Live life. Often times life itself will give you more then enough to write about. An experience, a situation, a moment – all have the ability to blog about and give a story. If I’m going that route, I’ll google my thoughts to see if anyone else may have a story similar.

    Products I use on a daily basis, if I find a neat new Firefox extension, I’ll write about it. This not only gives traffic back to the extension itself but will possibly help someone else use a new extension that they could be otherwise unaware of. Same can be said for anything from sneakers to a pepper mill in the kitchen.

    Lastly, major news outlets like news.google.com, bbc, Reuters, etc. The really good stories are always on digg but there are a lot of gems in those sites as well. I’ve found my writing style will often reference an article and then be a 2-5 paragraph tangent on why I do or don’t like said item being discuses in the original article. Most all news sites do not have the option to reply to a story, this is my way of commenting.

  8. engtech says:

    I don’t chase news so I don’t have to worry so much with keeping abreast of RSS feeds on subjects etc.

    Most of my posts come from seeing a problem and then seeing a solution. When I do comment on the news story du jour it usually is to chime in with some advice. If anything I’m always looking for problems to solve to help readers. Some of my best posts have been solutions to problems I was having, or to try and explain something.

    Blogging success is all about readers, and giving the readers something that can help them is the best way to reward them with taking the time to pay attention to you.

  9. It’s been mentioned once before, but I would like to emphasis Delicious.

    It seems to be a far better way to get the ‘pulse’ of the net than Digg.

    Digg measures what a group of people, many of whom are making deliberate attempts to game the system, find popular.

    Delicious measures what people without an agenda (spammers aside) actually want to remember and come back to.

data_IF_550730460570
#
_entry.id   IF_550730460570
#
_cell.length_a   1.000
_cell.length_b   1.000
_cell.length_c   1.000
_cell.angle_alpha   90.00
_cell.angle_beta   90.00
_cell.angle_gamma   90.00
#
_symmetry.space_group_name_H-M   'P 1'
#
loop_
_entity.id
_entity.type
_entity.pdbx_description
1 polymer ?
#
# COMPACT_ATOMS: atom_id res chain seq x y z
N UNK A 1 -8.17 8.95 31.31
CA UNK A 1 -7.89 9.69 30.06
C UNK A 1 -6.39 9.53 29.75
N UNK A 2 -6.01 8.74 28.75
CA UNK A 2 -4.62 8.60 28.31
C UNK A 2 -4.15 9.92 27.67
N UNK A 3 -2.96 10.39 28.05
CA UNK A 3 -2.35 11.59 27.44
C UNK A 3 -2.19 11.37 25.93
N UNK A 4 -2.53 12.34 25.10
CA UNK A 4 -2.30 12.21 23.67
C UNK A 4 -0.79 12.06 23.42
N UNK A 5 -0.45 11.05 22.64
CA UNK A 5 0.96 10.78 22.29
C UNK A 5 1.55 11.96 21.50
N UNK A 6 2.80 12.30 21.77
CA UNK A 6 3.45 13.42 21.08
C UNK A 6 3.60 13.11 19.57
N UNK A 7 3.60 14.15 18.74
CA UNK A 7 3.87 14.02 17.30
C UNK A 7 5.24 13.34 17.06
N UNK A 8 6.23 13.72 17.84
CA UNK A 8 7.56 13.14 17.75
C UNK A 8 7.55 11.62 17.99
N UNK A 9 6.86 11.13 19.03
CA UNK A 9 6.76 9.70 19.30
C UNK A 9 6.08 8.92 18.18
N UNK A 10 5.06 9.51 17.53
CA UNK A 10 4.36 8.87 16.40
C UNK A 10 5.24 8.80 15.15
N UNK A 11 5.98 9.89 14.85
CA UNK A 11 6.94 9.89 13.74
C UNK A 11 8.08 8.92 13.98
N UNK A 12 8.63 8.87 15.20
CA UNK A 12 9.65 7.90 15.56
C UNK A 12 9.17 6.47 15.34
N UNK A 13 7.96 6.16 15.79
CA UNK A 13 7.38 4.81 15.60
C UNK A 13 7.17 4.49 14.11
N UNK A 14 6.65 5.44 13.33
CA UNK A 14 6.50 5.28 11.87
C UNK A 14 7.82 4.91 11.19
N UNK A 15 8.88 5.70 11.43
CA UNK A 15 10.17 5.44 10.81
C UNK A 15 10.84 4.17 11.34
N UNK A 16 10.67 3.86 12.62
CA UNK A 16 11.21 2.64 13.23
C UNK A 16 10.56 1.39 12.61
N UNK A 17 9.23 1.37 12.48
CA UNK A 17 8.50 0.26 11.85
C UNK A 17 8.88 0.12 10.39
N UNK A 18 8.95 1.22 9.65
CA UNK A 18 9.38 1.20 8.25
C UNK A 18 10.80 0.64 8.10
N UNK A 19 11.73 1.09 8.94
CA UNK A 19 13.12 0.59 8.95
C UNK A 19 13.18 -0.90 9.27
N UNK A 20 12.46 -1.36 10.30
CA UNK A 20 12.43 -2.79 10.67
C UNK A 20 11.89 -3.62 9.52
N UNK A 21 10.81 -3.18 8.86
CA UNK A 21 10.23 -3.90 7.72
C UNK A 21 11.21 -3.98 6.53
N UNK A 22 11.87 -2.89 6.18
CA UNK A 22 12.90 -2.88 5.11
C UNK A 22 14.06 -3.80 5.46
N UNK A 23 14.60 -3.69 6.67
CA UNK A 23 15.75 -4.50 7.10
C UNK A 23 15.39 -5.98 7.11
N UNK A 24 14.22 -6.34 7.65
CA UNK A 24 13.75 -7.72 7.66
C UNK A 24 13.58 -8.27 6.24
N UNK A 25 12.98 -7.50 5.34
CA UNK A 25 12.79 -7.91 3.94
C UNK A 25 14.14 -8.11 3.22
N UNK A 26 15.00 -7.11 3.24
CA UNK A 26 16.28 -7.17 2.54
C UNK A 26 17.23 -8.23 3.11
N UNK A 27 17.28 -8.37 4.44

10. cosmin says:

    what happens to me is that, many times, i start writing about a topic and there’s tons of ideas flowing in that are only somewhat related. if i were to include all of them in one post, it would become too long and it would lose focus.

    as a result, i try to limit myself at only mentioning them. i write them in my notebook and thus i have something else to write about later on.

    by doing so i mange to accomplish three things:
    1. keep my posts shorter;
    2. keep them focused and, the most important
    3. have material for later on.

  11. Andy Beard says:

    Meme Trackers are wonderful sources of material, especially Megite that offers custom memes like the SEO/SEM meme based on Toprank’s list of related blogs.

    Sites such as Digg

    Emails from readers or comments from readers – I plan to add an “Ask Andy” contact box soon.

    I read 200+ feeds in my Feed Reader, although a lot of it I skim quite fast, especially since I started using Megite.

    Subscribing to readers own blogs, in particular my Technorati Favorites (I have a reciprocal favourite policy + my favourites are featured on my site) – it is good to write about things your readers are doing, and you can also quite often help them solve their problems or add something to the conversation.

    Lots of Google Alerts for topical news keywords.

  12. Liz says: